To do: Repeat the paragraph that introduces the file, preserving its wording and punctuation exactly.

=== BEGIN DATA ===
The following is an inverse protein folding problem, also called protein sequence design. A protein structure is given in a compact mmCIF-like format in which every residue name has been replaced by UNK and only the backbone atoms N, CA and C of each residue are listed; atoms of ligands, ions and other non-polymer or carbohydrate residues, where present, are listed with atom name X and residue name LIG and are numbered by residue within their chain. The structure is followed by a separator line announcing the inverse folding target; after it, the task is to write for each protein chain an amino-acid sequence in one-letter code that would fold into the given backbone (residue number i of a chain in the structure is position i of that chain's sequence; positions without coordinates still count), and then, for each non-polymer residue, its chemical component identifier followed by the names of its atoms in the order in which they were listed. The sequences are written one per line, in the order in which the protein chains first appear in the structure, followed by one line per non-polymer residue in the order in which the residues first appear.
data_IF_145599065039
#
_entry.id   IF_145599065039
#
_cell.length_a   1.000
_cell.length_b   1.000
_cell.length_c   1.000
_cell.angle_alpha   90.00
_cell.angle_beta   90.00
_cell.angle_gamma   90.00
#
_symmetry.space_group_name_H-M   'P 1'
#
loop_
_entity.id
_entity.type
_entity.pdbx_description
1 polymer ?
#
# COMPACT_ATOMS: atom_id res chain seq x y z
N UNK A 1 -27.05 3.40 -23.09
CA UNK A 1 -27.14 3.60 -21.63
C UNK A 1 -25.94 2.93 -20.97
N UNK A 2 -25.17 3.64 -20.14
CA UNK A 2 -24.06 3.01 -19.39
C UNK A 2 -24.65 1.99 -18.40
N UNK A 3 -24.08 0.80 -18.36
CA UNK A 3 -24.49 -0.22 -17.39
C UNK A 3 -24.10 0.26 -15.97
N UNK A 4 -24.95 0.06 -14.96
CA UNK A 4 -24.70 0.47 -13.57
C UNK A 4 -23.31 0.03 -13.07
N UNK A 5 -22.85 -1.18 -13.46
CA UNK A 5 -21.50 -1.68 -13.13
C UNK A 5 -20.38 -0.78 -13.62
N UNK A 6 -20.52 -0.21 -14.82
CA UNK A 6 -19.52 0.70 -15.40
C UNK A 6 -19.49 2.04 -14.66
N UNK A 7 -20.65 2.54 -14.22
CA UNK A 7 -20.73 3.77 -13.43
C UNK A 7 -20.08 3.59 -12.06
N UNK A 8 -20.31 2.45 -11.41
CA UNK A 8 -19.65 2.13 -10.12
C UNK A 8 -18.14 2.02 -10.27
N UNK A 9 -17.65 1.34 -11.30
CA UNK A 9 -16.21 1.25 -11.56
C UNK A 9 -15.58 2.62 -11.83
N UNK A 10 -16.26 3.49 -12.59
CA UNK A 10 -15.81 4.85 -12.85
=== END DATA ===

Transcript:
The following is an inverse protein folding problem, also called protein sequence design. A protein structure is given in a compact mmCIF-like format in which every residue name has been replaced by UNK and only the backbone atoms N, CA and C of each residue are listed; atoms of ligands, ions and other non-polymer or carbohydrate residues, where present, are listed with atom name X and residue name LIG and are numbered by residue within their chain. The structure is followed by a separator line announcing the inverse folding target; after it, the task is to write for each protein chain an amino-acid sequence in one-letter code that would fold into the given backbone (residue number i of a chain in the structure is position i of that chain's sequence; positions without coordinates still count), and then, for each non-polymer residue, its chemical component identifier followed by the names of its atoms in the order in which they were listed. The sequences are written one per line, in the order in which the protein chains first appear in the structure, followed by one line per non-polymer residue in the order in which the residues first appear.